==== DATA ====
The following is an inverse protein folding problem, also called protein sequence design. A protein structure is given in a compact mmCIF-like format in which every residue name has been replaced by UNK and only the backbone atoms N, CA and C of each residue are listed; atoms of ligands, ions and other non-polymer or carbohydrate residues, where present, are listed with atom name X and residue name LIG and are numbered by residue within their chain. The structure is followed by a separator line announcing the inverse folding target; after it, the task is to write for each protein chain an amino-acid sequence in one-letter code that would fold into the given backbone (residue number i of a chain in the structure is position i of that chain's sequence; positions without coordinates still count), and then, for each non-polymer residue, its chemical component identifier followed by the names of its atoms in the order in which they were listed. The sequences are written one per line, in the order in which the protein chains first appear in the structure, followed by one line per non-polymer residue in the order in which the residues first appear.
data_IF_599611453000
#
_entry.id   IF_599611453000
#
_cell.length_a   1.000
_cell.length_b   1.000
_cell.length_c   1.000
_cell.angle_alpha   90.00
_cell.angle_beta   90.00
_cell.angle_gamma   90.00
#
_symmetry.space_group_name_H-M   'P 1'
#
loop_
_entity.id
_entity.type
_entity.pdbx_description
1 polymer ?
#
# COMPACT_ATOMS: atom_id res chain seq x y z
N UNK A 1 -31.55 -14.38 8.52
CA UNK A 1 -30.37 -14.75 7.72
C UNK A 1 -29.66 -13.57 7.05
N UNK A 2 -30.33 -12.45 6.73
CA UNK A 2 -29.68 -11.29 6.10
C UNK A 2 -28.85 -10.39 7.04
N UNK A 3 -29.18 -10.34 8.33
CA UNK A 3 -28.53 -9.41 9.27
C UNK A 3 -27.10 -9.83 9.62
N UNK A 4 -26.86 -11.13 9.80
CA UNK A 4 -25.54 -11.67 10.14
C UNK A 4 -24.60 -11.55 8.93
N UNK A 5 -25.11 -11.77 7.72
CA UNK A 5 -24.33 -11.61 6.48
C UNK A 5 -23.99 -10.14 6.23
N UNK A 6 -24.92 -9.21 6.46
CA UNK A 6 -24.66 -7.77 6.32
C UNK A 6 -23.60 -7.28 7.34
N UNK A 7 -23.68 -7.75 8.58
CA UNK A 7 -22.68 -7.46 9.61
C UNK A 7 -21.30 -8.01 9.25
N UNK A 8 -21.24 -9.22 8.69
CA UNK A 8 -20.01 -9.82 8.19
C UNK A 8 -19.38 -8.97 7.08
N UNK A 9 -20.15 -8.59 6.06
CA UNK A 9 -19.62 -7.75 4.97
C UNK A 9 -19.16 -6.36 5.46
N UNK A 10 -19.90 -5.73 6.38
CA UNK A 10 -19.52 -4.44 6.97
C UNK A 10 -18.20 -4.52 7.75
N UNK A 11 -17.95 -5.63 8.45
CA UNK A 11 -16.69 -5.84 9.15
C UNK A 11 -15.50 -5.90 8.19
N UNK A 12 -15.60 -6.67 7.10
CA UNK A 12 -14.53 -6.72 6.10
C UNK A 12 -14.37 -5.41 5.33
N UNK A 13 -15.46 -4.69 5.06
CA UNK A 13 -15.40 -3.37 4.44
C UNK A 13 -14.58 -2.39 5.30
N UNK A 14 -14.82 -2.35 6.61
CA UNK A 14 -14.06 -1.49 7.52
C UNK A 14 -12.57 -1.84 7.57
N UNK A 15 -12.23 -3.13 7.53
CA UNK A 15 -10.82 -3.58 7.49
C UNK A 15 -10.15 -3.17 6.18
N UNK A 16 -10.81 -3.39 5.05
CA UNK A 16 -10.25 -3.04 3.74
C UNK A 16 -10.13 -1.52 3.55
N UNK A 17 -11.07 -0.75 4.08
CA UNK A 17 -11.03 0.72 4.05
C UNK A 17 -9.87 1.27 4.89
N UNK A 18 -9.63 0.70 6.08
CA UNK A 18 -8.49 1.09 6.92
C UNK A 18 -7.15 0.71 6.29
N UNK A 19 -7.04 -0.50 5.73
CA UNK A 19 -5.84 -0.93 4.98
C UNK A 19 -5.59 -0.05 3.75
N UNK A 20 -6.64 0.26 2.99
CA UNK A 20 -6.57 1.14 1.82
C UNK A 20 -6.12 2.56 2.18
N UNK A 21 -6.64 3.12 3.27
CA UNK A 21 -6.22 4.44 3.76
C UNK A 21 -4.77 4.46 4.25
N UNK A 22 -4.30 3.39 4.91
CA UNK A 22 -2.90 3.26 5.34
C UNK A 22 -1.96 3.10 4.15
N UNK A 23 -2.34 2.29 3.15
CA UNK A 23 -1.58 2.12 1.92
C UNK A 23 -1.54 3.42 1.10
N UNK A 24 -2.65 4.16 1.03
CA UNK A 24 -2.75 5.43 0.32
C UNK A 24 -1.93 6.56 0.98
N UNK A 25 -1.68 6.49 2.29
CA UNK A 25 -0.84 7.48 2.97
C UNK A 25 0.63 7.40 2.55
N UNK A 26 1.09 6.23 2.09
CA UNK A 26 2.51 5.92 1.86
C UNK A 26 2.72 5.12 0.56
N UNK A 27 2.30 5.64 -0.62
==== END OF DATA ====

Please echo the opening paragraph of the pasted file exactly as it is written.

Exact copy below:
The following is an inverse protein folding problem, also called protein sequence design. A protein structure is given in a compact mmCIF-like format in which every residue name has been replaced by UNK and only the backbone atoms N, CA and C of each residue are listed; atoms of ligands, ions and other non-polymer or carbohydrate residues, where present, are listed with atom name X and residue name LIG and are numbered by residue within their chain. The structure is followed by a separator line announcing the inverse folding target; after it, the task is to write for each protein chain an amino-acid sequence in one-letter code that would fold into the given backbone (residue number i of a chain in the structure is position i of that chain's sequence; positions without coordinates still count), and then, for each non-polymer residue, its chemical component identifier followed by the names of its atoms in the order in which they were listed. The sequences are written one per line, in the order in which the protein chains first appear in the structure, followed by one line per non-polymer residue in the order in which the residues first appear.